Wednesday, May 12, 2010

Sauce for the Goose

As I wrote in this earlier post, Greece, the home of democracy, is coming apart at the seams. Thanks to years and years of politicians voting more and more benefits, Greek workers are paid for 14 months a year, but work for only 11; they have been able to retire at age 58 on full pensions (women in the public sector can retire at age 48); and all citizens have enjoyed free healthcare since 1983. Students enjoy free higher education, and Greece (along with Ireland) enjoys the highest per capita subsidies from the EU's Common Agricultural Policy.

Now, in conjunction with the International Monetary Fund's plans to assist in the bailout of Greece, certain austerity measures are being adopted. Listen to this account, from the New York Times:

Union and government officials said Greece had also pledged to raise its value-added tax to 25 percent, to freeze civil servants’ wages and to eliminate public sector bonuses amounting to two months’ pay. They said the government intended to increase taxes on fuel, tobacco and alcohol.

Among the most significant features of the plan, a Greek government official said, would be a measure making it easier for the government to lay off some of the many thousands of public sector workers, whose low levels of productivity and high wages are a big contributor to Greece’s debt problem. Until now, the government has not been able to lay off civil servants, whose employment rights are in effect constitutionally guaranteed.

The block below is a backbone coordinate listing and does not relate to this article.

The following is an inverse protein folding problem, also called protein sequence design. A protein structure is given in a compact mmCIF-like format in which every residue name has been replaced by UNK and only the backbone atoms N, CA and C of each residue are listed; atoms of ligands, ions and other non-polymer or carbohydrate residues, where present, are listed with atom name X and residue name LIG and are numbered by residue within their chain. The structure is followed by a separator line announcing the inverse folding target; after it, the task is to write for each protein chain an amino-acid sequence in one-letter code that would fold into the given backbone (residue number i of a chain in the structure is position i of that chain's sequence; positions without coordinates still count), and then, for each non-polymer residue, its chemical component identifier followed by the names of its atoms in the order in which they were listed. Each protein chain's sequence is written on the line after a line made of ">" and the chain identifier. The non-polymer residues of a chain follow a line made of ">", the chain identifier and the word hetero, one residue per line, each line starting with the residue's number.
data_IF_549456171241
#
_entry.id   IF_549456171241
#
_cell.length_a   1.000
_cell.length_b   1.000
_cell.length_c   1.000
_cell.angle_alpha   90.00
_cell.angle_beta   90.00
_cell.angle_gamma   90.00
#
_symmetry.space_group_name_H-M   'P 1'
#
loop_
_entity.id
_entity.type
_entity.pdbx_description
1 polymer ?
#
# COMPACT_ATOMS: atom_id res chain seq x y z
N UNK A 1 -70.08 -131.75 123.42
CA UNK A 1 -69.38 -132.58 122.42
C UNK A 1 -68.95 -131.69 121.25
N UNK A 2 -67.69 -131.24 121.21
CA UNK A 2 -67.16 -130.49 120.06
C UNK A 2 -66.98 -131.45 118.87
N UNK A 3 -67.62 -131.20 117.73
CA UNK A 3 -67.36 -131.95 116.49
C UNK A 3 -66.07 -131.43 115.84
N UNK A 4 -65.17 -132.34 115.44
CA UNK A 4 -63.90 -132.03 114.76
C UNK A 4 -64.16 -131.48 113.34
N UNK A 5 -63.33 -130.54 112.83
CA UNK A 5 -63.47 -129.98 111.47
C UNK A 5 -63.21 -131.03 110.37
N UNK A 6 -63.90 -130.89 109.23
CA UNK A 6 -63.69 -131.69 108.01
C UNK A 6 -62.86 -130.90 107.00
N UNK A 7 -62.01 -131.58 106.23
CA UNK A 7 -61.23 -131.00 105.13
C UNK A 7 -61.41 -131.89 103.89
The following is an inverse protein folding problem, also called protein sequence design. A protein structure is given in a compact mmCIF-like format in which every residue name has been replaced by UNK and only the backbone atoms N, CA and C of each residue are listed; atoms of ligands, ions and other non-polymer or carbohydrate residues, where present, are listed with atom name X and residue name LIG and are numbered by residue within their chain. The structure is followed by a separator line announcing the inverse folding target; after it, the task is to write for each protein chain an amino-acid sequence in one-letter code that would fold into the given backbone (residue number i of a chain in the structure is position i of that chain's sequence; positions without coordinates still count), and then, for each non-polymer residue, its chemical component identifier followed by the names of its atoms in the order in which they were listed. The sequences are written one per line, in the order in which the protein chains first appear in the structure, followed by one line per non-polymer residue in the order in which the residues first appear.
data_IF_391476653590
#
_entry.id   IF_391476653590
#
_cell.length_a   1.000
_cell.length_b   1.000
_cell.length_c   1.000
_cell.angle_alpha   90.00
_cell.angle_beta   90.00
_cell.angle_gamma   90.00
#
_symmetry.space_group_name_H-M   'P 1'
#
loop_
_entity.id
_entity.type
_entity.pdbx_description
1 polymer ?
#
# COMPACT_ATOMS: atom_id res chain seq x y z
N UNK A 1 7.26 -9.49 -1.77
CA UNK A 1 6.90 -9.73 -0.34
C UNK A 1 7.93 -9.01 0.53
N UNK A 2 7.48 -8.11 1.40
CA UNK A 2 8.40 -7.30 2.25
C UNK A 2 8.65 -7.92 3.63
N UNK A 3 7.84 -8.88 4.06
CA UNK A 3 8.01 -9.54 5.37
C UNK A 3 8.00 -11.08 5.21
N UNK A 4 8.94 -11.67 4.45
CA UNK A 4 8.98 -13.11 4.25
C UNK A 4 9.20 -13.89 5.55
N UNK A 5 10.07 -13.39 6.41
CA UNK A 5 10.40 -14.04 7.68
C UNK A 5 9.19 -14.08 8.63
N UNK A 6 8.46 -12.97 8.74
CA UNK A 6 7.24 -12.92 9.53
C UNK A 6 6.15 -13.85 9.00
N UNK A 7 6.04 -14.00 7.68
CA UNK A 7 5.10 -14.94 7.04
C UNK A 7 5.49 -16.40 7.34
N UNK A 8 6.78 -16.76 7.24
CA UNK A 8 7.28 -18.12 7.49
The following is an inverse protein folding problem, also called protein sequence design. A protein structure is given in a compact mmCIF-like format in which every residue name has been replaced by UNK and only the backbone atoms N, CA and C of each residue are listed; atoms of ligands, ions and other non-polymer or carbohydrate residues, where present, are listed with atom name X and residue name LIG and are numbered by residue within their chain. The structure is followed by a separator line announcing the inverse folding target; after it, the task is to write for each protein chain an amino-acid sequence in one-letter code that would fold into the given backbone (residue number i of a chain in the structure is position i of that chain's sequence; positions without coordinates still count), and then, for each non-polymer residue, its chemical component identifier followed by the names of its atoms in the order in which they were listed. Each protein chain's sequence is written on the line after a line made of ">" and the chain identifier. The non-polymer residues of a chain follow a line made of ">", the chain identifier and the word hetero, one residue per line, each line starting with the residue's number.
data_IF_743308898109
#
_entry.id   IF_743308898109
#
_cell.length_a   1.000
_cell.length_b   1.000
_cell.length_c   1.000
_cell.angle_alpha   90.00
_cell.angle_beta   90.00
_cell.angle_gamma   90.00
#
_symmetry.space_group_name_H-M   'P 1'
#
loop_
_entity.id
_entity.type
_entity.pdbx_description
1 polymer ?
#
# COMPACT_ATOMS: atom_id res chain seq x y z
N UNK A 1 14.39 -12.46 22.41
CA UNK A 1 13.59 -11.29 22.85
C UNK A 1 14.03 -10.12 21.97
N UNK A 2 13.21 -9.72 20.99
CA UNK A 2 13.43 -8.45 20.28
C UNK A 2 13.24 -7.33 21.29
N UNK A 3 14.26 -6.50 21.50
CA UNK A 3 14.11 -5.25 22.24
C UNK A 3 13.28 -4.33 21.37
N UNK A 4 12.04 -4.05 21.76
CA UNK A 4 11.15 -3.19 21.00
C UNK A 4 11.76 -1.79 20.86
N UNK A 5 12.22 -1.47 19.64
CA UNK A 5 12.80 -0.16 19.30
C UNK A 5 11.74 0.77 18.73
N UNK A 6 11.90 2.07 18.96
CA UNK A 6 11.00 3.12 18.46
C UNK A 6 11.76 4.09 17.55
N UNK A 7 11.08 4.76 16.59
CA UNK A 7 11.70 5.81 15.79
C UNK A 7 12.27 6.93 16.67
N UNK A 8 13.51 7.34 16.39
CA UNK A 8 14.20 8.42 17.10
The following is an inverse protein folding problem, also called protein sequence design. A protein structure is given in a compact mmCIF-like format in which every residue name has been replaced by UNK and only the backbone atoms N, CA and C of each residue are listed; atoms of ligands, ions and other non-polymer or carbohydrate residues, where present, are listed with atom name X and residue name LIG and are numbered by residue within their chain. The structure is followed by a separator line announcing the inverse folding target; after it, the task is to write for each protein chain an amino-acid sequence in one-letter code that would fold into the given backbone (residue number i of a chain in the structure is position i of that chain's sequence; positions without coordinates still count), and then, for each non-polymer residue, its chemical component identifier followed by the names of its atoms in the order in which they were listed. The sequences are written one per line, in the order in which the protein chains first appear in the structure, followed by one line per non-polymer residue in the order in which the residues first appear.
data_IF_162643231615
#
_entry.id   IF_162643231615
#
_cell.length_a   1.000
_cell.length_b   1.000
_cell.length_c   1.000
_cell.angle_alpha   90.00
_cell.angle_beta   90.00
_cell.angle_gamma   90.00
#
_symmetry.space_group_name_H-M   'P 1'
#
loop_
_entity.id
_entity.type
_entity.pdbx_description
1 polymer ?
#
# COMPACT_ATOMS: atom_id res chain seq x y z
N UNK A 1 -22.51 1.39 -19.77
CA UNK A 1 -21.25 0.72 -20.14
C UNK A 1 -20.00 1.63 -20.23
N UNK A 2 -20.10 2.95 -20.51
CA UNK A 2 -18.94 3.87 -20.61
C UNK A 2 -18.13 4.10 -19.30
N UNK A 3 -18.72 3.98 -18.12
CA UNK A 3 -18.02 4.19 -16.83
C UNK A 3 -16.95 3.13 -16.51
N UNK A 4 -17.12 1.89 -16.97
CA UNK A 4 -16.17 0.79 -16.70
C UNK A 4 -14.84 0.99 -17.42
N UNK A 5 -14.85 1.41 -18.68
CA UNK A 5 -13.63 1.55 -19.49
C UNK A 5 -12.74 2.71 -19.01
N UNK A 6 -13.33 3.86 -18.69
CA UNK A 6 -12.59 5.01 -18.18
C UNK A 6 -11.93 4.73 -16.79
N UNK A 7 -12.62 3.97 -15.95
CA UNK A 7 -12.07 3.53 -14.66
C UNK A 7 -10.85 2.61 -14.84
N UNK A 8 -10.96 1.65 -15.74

Another reform high on the list is removing the state from the marketplace in crucial sectors like health care, transportation and energy and allowing private investment. Economists say that the liberalization of trucking routes — where a trucking license can cost up to $90,000 — and the health care industry would help bring down prices in these areas, which are among the highest in Europe.
Have you got that? Now, let's see: Do you know of a country where:

1. A Value-Added Tax is being proposed as a means of reducing the deficit, and a cap-and-trade bill will introduce a new means of taxing fuel consumption?

3. The state has just taken over the regulation of health care, and adopted a plan to provide universal coverage?

If I have this right, in order to bail out Greece, the IMF is requiring that it stop going down the very path that "Hope & Change" has mapped out for us. Does anyone else see the disconnect here?

Apparently, the sauce for Obama's goose is not the same as the sauce for Greece's gander -- at least, not until the former is as cooked as is the latter.


  1. They are doing this for out benefit, a sort of full scale preview. I think that Obama made the arrangement for it one one of his apologies tours some time back.